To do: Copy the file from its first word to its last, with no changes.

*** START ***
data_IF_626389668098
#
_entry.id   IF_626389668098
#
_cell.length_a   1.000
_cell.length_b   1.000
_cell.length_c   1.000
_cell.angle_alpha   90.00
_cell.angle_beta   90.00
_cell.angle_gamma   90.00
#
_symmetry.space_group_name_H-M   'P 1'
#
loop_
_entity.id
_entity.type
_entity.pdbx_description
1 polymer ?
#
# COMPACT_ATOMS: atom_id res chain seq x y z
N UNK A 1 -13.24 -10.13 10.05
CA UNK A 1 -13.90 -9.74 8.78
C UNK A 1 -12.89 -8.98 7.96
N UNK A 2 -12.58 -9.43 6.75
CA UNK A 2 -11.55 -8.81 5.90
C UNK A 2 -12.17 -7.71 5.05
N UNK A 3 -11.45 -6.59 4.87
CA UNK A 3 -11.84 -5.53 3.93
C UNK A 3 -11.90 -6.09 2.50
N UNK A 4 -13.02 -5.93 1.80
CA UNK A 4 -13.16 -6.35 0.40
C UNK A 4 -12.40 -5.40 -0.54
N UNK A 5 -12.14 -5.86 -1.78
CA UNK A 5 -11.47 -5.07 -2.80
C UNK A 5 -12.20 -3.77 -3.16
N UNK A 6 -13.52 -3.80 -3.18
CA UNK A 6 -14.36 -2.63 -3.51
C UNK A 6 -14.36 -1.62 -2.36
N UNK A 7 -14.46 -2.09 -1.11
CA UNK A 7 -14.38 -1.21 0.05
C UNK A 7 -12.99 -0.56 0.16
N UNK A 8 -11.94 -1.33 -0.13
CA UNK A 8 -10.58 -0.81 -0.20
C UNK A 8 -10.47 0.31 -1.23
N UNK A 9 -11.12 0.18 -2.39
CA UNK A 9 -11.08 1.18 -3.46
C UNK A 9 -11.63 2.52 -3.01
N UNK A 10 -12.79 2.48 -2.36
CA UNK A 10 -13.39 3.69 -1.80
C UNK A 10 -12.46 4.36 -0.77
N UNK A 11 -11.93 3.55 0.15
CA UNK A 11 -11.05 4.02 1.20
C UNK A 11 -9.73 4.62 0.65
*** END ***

data_IF_626389668098
#
_entry.id   IF_626389668098
#
_cell.length_a   1.000
_cell.length_b   1.000
_cell.length_c   1.000
_cell.angle_alpha   90.00
_cell.angle_beta   90.00
_cell.angle_gamma   90.00
#
_symmetry.space_group_name_H-M   'P 1'
#
loop_
_entity.id
_entity.type
_entity.pdbx_description
1 polymer ?
#
# COMPACT_ATOMS: atom_id res chain seq x y z
N UNK A 1 -13.24 -10.13 10.05
CA UNK A 1 -13.90 -9.74 8.78
C UNK A 1 -12.89 -8.98 7.96
N UNK A 2 -12.58 -9.43 6.75
CA UNK A 2 -11.55 -8.81 5.90
C UNK A 2 -12.17 -7.71 5.05
N UNK A 3 -11.45 -6.59 4.87
CA UNK A 3 -11.84 -5.53 3.93
C UNK A 3 -11.90 -6.09 2.50
N UNK A 4 -13.02 -5.93 1.80
CA UNK A 4 -13.16 -6.35 0.40
C UNK A 4 -12.40 -5.40 -0.54
N UNK A 5 -12.14 -5.86 -1.78
CA UNK A 5 -11.47 -5.07 -2.80
C UNK A 5 -12.20 -3.77 -3.16
N UNK A 6 -13.52 -3.80 -3.18
CA UNK A 6 -14.36 -2.63 -3.51
C UNK A 6 -14.36 -1.62 -2.36
N UNK A 7 -14.46 -2.09 -1.11
CA UNK A 7 -14.38 -1.21 0.05
C UNK A 7 -12.99 -0.56 0.16
N UNK A 8 -11.94 -1.33 -0.13
CA UNK A 8 -10.58 -0.81 -0.20
C UNK A 8 -10.47 0.31 -1.23
N UNK A 9 -11.12 0.18 -2.39
CA UNK A 9 -11.08 1.18 -3.46
C UNK A 9 -11.63 2.52 -3.01
N UNK A 10 -12.79 2.48 -2.36
CA UNK A 10 -13.39 3.69 -1.80
C UNK A 10 -12.46 4.36 -0.77
N UNK A 11 -11.93 3.55 0.15
CA UNK A 11 -11.05 4.02 1.20
C UNK A 11 -9.73 4.62 0.65